An inventory of Prince’s estate submitted to the probate court in Carver County this week shows the indefatigable musician had acquired tens of millions of dollars in real estate and other personal property at the time of his death last year.
But much of the value of his estate — include the storied unreleased recordings and videos from his vault — has not yet been established, according to a file released Friday by the Carver County District Court.
The court records offer a glimpse into the late megastar’s estate, the subject of an ongoing probate court case that began days after his death.
Prince died April 21 of an accidental overdose of the painkiller fentanyl, leaving no will.
His estate has been valued between $100 million and $300 million before taxes, which are expected to claim roughly half.
An asset inventory compiled by Bremer Trust, the special administrator shepherding Prince’s estate, lists a dozen properties in Carver and Hennepin counties with an estimated total value of $25.4 million.
The inventory also lists about $110,000 in four bank accounts, unclaimed property, capital credits and cash, plus 67 10-ounce gold bars valued at nearly $840,000.
That’s just the beginning, however.
Prince’s companies, Paisley Park Enterprises Inc., NPG Records Inc., NPG Music Publishing and LotusFlow3r had more than $6 million in cash on hand at the time of his death.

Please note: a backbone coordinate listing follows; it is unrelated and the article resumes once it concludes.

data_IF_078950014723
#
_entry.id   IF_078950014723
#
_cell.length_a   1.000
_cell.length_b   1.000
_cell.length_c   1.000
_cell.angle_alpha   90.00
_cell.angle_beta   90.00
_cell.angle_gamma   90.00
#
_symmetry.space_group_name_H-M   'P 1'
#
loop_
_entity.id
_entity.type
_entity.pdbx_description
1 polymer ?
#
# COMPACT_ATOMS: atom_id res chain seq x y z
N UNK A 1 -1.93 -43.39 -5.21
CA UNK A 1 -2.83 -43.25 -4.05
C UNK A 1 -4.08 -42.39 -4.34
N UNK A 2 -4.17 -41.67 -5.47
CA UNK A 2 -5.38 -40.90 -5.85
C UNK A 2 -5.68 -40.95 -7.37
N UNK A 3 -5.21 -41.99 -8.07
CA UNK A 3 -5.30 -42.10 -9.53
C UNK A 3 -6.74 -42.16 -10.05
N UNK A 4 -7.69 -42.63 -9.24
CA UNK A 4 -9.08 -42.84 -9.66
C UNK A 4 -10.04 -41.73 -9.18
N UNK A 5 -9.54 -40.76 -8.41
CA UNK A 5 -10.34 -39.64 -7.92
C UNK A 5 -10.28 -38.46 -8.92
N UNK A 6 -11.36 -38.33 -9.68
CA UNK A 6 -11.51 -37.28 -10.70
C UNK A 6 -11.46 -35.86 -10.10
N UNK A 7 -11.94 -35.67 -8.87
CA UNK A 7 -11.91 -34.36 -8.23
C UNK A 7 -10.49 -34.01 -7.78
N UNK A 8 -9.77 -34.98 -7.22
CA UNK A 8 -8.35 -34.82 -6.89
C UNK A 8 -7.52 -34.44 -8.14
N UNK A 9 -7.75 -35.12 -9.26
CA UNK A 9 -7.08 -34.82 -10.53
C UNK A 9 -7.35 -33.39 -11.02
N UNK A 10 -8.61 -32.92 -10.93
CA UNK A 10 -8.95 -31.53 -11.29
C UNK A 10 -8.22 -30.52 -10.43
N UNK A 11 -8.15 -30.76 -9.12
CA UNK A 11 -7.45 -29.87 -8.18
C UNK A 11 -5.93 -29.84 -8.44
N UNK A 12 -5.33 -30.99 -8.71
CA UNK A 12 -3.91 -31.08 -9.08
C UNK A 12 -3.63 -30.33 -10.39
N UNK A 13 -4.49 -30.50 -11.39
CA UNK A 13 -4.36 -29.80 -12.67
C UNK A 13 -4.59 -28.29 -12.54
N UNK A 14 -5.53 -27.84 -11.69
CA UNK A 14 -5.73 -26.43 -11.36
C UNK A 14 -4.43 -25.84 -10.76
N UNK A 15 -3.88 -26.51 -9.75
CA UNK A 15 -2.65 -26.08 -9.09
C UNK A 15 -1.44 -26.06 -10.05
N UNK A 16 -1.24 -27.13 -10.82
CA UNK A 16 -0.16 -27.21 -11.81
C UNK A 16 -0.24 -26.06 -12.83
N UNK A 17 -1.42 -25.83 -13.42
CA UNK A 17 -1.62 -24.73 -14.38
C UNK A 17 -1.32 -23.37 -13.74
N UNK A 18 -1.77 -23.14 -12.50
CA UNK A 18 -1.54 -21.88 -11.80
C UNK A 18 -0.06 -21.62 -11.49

NPG Records has an estimated $6.8 million in arbitration receivable.
There also are plenty of items that haven’t been assigned a value yet, including musical instruments, his jewelry collection, household furnishings, a 2006 Bentley and the iconic “Purple Rain” and “Graffiti Bridge” motorcycles.
Also unclear is the value of Prince’s trademarks and copyrights.
There are a number of unresolved issues related to Prince’s businesses, including pending lawsuits that could affect the value of the estate.
The next hearing in the probate case, scheduled for Jan. 12, is expected to resolve a number of issues related to Prince’s estate including who qualifies as an heir.
Dozens of claims have emerged over the past several months. Filings and judicial orders thus far make it appear likely that the fortune will be divvied up among sister Tyka Nelson and Prince’s half-siblings Sharon Nelson, Norrine Nelson, John Nelson, Omarr Baker and Alfred Jackson.
By Emma Nelson